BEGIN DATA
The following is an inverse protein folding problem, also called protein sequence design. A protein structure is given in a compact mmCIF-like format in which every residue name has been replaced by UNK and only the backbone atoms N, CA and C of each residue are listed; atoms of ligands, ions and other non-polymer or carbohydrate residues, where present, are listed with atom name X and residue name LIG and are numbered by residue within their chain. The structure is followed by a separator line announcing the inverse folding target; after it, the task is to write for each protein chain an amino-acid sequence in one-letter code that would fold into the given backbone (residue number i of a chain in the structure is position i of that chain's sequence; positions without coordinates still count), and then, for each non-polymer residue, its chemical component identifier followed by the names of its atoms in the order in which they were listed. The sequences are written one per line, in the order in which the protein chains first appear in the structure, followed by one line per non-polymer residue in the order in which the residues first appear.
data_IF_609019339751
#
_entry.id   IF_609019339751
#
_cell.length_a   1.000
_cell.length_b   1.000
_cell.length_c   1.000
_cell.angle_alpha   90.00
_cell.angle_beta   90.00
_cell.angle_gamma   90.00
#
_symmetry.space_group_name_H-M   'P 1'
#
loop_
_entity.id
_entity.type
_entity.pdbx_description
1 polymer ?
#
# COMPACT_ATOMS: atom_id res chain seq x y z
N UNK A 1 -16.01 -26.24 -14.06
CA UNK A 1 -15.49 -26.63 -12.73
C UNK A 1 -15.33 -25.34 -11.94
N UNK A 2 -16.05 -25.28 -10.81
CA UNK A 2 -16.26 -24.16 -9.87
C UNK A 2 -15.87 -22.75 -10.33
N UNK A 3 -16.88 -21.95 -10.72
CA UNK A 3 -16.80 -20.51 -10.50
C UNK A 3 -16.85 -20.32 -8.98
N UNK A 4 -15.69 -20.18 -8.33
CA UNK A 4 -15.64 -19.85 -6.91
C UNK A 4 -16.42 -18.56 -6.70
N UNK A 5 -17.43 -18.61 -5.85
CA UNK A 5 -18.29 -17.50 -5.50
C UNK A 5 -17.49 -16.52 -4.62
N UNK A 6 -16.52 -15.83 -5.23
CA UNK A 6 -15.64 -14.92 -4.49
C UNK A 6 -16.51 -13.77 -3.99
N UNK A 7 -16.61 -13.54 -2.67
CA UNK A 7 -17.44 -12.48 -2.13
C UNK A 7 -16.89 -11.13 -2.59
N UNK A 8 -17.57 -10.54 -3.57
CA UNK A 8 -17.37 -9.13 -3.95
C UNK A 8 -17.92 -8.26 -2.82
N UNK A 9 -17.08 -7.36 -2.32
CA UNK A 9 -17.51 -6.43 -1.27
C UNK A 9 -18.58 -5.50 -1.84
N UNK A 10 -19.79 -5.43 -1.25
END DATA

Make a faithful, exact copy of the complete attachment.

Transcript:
The following is an inverse protein folding problem, also called protein sequence design. A protein structure is given in a compact mmCIF-like format in which every residue name has been replaced by UNK and only the backbone atoms N, CA and C of each residue are listed; atoms of ligands, ions and other non-polymer or carbohydrate residues, where present, are listed with atom name X and residue name LIG and are numbered by residue within their chain. The structure is followed by a separator line announcing the inverse folding target; after it, the task is to write for each protein chain an amino-acid sequence in one-letter code that would fold into the given backbone (residue number i of a chain in the structure is position i of that chain's sequence; positions without coordinates still count), and then, for each non-polymer residue, its chemical component identifier followed by the names of its atoms in the order in which they were listed. The sequences are written one per line, in the order in which the protein chains first appear in the structure, followed by one line per non-polymer residue in the order in which the residues first appear.
data_IF_609019339751
#
_entry.id   IF_609019339751
#
_cell.length_a   1.000
_cell.length_b   1.000
_cell.length_c   1.000
_cell.angle_alpha   90.00
_cell.angle_beta   90.00
_cell.angle_gamma   90.00
#
_symmetry.space_group_name_H-M   'P 1'
#
loop_
_entity.id
_entity.type
_entity.pdbx_description
1 polymer ?
#
# COMPACT_ATOMS: atom_id res chain seq x y z
N UNK A 1 -16.01 -26.24 -14.06
CA UNK A 1 -15.49 -26.63 -12.73
C UNK A 1 -15.33 -25.34 -11.94
N UNK A 2 -16.05 -25.28 -10.81
CA UNK A 2 -16.26 -24.16 -9.87
C UNK A 2 -15.87 -22.75 -10.33
N UNK A 3 -16.88 -21.95 -10.72
CA UNK A 3 -16.80 -20.51 -10.50
C UNK A 3 -16.85 -20.32 -8.98
N UNK A 4 -15.69 -20.18 -8.33
CA UNK A 4 -15.64 -19.85 -6.91
C UNK A 4 -16.42 -18.56 -6.70
N UNK A 5 -17.43 -18.61 -5.85
CA UNK A 5 -18.29 -17.50 -5.50
C UNK A 5 -17.49 -16.52 -4.62
N UNK A 6 -16.52 -15.83 -5.23
CA UNK A 6 -15.64 -14.92 -4.49
C UNK A 6 -16.51 -13.77 -3.99
N UNK A 7 -16.61 -13.54 -2.67
CA UNK A 7 -17.44 -12.48 -2.13
C UNK A 7 -16.89 -11.13 -2.59
N UNK A 8 -17.57 -10.54 -3.57
CA UNK A 8 -17.37 -9.13 -3.95
C UNK A 8 -17.92 -8.26 -2.82
N UNK A 9 -17.08 -7.36 -2.32
CA UNK A 9 -17.51 -6.43 -1.27
C UNK A 9 -18.58 -5.50 -1.84
N UNK A 10 -19.79 -5.43 -1.25